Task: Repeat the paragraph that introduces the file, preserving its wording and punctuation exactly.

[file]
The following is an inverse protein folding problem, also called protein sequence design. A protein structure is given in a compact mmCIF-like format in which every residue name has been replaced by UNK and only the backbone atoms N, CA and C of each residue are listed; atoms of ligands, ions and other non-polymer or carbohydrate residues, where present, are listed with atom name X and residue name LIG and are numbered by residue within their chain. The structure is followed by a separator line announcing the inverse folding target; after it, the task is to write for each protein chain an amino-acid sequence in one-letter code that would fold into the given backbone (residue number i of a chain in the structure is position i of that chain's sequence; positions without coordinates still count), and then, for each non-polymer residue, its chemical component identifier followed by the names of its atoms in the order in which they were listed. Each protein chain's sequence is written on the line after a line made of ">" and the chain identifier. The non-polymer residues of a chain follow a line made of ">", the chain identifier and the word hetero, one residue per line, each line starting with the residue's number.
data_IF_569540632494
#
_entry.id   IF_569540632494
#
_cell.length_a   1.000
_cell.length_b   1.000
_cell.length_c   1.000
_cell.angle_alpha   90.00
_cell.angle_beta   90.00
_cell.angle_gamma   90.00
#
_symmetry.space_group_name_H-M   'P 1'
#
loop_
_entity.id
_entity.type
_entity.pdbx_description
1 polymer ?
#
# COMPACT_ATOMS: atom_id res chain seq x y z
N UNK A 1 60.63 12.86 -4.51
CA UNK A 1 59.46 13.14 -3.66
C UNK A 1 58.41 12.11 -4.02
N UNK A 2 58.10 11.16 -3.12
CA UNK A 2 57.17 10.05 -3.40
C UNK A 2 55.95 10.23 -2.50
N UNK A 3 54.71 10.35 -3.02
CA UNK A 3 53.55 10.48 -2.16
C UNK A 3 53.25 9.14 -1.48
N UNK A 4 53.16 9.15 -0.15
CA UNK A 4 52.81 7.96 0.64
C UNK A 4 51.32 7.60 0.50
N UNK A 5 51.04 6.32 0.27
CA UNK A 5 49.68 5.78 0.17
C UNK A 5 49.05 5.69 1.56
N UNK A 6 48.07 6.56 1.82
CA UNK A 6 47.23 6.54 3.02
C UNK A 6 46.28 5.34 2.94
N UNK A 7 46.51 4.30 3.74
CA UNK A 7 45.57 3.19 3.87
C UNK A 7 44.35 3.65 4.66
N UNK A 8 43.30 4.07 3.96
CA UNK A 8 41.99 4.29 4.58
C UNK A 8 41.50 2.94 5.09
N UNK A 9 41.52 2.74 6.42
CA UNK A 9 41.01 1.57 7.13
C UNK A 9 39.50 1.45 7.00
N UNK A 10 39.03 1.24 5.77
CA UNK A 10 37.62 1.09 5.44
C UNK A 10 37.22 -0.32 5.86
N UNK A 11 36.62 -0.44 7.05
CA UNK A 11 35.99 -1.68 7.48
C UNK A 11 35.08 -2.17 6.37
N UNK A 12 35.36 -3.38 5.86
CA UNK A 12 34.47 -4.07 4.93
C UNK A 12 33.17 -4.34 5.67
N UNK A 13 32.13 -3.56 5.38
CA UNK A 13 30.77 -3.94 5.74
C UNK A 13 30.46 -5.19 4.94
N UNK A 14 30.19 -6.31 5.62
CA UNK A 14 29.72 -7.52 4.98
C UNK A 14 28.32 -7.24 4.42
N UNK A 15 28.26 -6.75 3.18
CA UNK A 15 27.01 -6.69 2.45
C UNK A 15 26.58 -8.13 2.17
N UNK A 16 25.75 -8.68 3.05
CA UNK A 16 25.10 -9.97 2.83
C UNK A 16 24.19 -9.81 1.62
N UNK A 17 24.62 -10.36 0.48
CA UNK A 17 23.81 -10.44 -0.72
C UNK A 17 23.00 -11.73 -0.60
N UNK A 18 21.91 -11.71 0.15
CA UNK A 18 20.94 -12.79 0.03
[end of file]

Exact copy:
The following is an inverse protein folding problem, also called protein sequence design. A protein structure is given in a compact mmCIF-like format in which every residue name has been replaced by UNK and only the backbone atoms N, CA and C of each residue are listed; atoms of ligands, ions and other non-polymer or carbohydrate residues, where present, are listed with atom name X and residue name LIG and are numbered by residue within their chain. The structure is followed by a separator line announcing the inverse folding target; after it, the task is to write for each protein chain an amino-acid sequence in one-letter code that would fold into the given backbone (residue number i of a chain in the structure is position i of that chain's sequence; positions without coordinates still count), and then, for each non-polymer residue, its chemical component identifier followed by the names of its atoms in the order in which they were listed. Each protein chain's sequence is written on the line after a line made of ">" and the chain identifier. The non-polymer residues of a chain follow a line made of ">", the chain identifier and the word hetero, one residue per line, each line starting with the residue's number.